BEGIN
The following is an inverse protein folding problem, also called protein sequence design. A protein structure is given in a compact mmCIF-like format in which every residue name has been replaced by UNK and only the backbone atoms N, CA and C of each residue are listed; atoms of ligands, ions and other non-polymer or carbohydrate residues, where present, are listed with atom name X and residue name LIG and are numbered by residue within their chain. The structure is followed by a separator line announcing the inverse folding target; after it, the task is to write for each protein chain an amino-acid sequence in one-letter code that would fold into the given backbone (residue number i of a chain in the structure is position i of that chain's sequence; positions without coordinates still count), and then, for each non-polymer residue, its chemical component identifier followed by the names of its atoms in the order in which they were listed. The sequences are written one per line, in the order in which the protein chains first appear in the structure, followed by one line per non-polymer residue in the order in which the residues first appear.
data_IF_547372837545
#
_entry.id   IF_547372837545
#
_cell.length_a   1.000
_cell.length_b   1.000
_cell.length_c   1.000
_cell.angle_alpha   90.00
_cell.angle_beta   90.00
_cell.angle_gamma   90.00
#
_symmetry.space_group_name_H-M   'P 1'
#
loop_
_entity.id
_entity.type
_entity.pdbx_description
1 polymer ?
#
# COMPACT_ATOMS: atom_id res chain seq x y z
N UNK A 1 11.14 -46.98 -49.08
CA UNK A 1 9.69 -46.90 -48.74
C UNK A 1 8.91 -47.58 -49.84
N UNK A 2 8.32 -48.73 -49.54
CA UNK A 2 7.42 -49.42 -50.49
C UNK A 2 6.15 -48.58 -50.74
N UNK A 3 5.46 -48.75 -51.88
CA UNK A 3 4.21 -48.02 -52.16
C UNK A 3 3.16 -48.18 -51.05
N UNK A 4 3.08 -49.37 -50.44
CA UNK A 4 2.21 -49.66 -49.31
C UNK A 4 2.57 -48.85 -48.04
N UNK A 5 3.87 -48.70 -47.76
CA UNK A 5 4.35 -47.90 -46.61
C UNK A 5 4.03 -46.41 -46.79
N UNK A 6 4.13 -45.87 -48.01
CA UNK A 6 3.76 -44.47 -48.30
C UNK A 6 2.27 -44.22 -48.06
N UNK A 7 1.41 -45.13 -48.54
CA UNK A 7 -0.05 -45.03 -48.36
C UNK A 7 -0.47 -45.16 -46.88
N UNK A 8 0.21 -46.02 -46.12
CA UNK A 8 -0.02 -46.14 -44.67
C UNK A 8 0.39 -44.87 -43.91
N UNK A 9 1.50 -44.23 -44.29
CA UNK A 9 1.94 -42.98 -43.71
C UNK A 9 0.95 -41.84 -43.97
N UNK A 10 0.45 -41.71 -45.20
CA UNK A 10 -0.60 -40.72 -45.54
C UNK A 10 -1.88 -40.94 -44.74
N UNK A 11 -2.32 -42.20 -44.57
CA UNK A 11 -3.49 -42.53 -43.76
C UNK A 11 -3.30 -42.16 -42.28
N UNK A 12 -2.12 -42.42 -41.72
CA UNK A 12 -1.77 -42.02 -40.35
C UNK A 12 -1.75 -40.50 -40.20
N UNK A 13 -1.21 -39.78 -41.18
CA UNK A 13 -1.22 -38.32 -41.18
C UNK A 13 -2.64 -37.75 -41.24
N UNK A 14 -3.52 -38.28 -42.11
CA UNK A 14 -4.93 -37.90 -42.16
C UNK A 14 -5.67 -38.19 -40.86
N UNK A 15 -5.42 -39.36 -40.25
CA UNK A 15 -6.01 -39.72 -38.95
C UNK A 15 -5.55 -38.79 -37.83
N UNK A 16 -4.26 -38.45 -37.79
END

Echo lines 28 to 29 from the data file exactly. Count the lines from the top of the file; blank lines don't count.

N UNK A 3 5.46 -48.75 -51.88
CA UNK A 3 4.21 -48.02 -52.16